Darts and laurels
Dart to the sudden and persistent effort in the legislature to cloak disciplinary actions by the Judicial Standards Commission in secrecy. State Sen. Thom Goolsby, a Republican lawyer from New Hanover who presents himself as a champion of openness, is behind this measure. He inserted language into House Bill 652 that would close judicial disciplinary meetings and make confidential certain records that currently become public when the disciplinary process concludes. Only the N.C. Supreme Court could make such actions public. A senator who presented the bill on the Senate floor Friday said it would prevent the commission from “blackmailing” judges by threatening actions that would have to be public. Republicans and Democrats unaccustomed to agreeing with each other rose up against the bill, with one senator saying the bill “sounds like lawyers protecting lawyers.” They voted it down. Bad bills don’t die easily, however. The Senate later re-referred the bill to the Rules Committee. Voters need to let their senators know what they think of this. Without public disclosure of the Judicial Standards Commission’s actions, ugly rumors would have swirled endlessly around one local judge who had an inappropriate relationship with a court clerk. The Judicial Standards Commission’s openness is the only way to arm voters with facts instead of rumors. Being more secretive would be a huge step backwards.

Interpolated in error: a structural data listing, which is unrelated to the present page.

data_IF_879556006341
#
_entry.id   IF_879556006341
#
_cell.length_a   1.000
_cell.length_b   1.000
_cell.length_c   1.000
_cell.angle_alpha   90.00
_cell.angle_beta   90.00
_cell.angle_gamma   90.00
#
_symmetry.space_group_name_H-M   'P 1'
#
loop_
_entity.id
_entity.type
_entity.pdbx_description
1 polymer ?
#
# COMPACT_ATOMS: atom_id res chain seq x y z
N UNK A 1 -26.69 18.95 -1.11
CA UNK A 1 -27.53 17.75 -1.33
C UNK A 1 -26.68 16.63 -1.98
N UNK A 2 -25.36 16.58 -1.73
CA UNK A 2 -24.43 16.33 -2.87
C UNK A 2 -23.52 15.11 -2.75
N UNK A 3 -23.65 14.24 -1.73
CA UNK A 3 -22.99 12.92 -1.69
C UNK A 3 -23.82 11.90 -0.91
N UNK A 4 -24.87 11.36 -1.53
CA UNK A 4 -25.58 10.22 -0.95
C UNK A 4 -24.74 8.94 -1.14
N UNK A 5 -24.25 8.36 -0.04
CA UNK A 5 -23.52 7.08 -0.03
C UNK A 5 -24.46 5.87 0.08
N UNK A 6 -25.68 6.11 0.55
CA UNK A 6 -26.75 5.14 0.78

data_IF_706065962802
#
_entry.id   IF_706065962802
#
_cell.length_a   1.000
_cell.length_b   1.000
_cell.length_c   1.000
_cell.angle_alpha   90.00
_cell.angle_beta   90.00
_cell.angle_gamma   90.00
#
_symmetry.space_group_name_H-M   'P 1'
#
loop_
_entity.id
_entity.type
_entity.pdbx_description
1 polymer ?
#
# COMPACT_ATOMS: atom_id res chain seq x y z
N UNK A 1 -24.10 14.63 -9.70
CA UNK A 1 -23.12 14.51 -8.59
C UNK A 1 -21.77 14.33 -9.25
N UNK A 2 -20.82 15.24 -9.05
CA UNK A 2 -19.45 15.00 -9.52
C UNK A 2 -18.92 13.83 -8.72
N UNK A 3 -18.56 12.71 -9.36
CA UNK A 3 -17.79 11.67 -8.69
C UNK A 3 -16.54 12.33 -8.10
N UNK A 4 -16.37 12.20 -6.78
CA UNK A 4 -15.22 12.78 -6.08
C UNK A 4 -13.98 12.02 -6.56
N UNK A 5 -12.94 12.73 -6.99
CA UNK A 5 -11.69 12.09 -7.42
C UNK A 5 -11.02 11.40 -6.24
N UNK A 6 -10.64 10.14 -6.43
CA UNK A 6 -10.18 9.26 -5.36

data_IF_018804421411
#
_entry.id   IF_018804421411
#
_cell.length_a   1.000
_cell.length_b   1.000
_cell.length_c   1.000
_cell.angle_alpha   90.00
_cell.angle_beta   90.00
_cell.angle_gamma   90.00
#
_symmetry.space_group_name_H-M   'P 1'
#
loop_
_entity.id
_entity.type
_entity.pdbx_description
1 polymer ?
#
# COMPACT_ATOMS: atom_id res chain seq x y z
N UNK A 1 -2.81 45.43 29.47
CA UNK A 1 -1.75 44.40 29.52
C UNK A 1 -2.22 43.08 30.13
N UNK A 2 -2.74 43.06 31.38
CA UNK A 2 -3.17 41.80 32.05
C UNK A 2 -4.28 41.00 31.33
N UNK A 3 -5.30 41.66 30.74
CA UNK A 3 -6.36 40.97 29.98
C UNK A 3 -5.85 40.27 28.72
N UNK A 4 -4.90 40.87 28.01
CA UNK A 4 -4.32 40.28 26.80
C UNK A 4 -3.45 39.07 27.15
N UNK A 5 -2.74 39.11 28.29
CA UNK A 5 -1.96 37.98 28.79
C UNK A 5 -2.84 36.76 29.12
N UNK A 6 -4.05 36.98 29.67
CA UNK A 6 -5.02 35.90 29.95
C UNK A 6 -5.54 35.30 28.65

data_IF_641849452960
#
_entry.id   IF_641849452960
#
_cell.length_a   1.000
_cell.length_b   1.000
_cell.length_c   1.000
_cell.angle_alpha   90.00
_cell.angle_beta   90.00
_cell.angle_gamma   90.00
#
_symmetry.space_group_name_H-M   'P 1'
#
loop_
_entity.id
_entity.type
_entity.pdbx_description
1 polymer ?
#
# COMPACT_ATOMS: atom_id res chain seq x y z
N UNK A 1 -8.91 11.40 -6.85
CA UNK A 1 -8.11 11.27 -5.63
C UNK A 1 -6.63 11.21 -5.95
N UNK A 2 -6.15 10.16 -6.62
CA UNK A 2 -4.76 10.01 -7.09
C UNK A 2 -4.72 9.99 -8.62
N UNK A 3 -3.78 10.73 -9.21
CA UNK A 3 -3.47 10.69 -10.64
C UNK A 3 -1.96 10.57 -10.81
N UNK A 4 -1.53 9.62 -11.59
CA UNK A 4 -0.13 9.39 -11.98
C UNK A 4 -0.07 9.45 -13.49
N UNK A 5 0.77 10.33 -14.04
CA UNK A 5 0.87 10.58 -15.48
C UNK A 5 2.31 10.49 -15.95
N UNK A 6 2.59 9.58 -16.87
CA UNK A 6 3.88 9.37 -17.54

Laurels to the Old North State Dental Society for donating $20,000 to the Missions of Mercy dental clinic scheduled for Sept. 27-28 in Salisbury. The dental group’s gift follows earlier donations of $25,000 from Tom and Dottie Abramoski and a $25,000 grant from the Robertson Foundation. Up to 1,000 patients are expected to show up for free dental services during the event at Catawba College. The clinic is part of the statewide Missions of Mercy project sponsored by the N.C. Dental Society. You can find information for prospective patients, contributors and volunteers online at www.ncmom-salisbury.org.
Dart to the mosquito swarms emerging from our rainy summer. Now, there’s more bad mosquito news for those seeking respite from the heat with a cold brew. The Smithsonian Magazine’s “Surprising Science” blog reports that beer drinkers are more attractive to mosquitos than those who don’t drink. “Just a single 12-ounce bottle of beer can make you more attractive to the insects, one study found,” the blog states. “But even though researchers had suspected this was because drinking increases the amount of ethanol excreted in sweat, or because it increases body temperature, neither of these factors were found to correlate with mosquito landings, making their affinity for drinkers something of a mystery.”